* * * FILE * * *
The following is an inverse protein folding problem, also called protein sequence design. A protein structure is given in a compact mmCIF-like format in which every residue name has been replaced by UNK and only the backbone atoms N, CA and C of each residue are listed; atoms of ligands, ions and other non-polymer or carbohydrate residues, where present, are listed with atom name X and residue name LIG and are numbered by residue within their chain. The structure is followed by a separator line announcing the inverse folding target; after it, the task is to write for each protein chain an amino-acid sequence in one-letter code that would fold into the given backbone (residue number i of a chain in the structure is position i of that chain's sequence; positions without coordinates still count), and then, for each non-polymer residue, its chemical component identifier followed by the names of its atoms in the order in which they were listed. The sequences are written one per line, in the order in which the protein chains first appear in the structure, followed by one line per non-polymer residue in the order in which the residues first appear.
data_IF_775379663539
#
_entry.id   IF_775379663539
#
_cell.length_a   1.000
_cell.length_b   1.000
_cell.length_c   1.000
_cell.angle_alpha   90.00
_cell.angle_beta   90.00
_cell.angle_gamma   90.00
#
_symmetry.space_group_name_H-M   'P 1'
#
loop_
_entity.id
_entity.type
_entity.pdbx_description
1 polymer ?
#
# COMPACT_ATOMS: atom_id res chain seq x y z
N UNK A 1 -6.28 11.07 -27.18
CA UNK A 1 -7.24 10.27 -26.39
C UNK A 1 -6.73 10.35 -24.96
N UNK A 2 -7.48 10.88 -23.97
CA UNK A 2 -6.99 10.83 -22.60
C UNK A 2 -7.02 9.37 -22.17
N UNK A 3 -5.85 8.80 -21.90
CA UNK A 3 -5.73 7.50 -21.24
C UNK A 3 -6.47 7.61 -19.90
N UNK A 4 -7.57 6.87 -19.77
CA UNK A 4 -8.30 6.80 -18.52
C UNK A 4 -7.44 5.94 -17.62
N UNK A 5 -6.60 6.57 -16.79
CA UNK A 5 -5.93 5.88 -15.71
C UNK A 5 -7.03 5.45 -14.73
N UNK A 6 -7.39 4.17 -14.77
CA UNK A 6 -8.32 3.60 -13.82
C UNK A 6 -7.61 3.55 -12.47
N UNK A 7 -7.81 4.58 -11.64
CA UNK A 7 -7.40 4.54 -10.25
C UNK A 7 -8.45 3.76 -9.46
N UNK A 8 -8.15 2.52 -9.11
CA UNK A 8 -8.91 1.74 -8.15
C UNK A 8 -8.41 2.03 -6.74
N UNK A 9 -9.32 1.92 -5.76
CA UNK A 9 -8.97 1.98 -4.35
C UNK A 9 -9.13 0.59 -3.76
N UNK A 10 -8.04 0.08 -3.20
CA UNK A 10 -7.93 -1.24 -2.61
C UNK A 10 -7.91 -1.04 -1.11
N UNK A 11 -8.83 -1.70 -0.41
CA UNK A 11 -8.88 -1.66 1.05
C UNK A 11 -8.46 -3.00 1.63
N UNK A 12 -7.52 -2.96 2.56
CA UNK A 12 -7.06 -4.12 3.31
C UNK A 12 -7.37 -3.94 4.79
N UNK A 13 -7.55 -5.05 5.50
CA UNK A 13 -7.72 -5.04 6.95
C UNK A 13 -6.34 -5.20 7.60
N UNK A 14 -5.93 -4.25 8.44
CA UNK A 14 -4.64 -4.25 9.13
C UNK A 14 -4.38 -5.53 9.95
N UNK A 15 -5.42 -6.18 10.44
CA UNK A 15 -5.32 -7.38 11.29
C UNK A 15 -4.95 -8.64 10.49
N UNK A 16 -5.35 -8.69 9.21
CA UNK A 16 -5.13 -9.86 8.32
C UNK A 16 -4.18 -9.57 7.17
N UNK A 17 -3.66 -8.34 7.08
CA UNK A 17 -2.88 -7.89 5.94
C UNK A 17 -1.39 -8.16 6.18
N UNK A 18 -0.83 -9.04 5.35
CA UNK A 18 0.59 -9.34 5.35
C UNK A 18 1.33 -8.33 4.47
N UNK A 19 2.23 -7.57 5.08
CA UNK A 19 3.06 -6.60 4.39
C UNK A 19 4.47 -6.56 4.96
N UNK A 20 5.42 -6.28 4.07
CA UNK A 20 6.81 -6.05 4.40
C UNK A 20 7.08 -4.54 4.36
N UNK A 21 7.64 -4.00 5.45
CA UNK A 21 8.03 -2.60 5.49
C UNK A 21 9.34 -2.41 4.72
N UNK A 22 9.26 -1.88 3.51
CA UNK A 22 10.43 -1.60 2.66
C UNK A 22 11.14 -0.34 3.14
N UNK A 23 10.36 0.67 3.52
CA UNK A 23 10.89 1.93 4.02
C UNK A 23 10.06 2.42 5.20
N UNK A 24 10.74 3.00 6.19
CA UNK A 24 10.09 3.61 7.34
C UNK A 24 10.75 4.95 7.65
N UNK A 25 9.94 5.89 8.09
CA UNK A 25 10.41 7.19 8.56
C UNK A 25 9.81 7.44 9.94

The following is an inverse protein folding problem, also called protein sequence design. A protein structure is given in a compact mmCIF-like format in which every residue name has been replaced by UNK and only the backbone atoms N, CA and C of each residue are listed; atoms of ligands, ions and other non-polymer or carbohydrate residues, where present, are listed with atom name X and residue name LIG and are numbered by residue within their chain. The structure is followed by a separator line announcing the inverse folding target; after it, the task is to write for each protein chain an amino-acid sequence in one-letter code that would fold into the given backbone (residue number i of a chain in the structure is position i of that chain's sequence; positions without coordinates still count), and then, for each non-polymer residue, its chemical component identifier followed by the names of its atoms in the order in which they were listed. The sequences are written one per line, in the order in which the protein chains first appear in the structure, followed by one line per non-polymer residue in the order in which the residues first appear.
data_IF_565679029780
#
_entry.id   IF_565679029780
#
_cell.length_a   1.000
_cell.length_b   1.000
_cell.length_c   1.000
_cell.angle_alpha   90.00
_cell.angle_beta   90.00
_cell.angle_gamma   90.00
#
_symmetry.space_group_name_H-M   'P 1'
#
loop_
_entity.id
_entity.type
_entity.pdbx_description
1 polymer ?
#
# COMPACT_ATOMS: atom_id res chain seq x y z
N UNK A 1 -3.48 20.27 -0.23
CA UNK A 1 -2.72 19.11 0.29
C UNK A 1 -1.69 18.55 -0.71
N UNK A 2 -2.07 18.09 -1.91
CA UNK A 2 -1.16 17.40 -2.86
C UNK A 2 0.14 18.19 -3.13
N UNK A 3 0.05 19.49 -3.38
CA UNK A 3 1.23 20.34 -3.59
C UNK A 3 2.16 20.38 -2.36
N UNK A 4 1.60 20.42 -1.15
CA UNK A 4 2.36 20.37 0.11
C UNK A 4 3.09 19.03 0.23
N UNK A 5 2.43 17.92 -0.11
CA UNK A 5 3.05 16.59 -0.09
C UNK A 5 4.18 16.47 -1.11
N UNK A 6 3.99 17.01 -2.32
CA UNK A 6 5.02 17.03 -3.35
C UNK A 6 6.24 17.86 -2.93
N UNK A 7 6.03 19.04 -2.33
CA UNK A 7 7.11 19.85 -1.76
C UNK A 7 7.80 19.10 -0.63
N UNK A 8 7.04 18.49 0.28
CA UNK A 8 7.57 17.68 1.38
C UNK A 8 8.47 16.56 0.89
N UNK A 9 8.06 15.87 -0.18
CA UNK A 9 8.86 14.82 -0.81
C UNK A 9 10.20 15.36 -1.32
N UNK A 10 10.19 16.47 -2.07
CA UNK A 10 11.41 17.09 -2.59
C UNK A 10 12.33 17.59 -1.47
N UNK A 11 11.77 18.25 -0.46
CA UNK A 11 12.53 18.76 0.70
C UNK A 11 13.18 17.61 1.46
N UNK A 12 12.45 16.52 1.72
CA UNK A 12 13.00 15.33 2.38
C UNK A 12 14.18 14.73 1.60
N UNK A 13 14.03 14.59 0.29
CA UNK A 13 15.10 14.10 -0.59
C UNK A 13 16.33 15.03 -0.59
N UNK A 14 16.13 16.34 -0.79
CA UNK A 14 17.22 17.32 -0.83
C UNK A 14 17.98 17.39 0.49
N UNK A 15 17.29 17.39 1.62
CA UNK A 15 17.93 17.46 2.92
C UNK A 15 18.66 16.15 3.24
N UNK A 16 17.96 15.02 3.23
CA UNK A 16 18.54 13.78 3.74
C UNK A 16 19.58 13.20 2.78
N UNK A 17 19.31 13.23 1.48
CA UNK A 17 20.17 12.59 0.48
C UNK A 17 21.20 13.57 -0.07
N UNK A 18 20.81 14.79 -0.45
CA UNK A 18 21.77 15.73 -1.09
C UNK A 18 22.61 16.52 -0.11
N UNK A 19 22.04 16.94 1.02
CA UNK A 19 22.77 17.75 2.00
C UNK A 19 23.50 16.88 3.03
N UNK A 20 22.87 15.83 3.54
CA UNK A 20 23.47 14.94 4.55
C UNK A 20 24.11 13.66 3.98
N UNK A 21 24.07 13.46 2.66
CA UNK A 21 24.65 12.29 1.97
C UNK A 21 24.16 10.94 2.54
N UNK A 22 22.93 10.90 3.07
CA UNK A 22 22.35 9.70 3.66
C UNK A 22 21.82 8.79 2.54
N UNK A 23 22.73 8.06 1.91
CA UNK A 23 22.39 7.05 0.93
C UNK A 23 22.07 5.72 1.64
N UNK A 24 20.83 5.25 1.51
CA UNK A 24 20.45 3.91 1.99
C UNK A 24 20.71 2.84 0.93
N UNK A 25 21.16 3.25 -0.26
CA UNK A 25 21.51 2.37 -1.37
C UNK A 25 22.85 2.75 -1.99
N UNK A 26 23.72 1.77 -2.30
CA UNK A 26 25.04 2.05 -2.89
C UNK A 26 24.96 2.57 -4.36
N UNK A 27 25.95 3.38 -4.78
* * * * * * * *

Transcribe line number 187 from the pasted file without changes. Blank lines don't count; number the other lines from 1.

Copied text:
N UNK A 24 20.83 5.25 1.51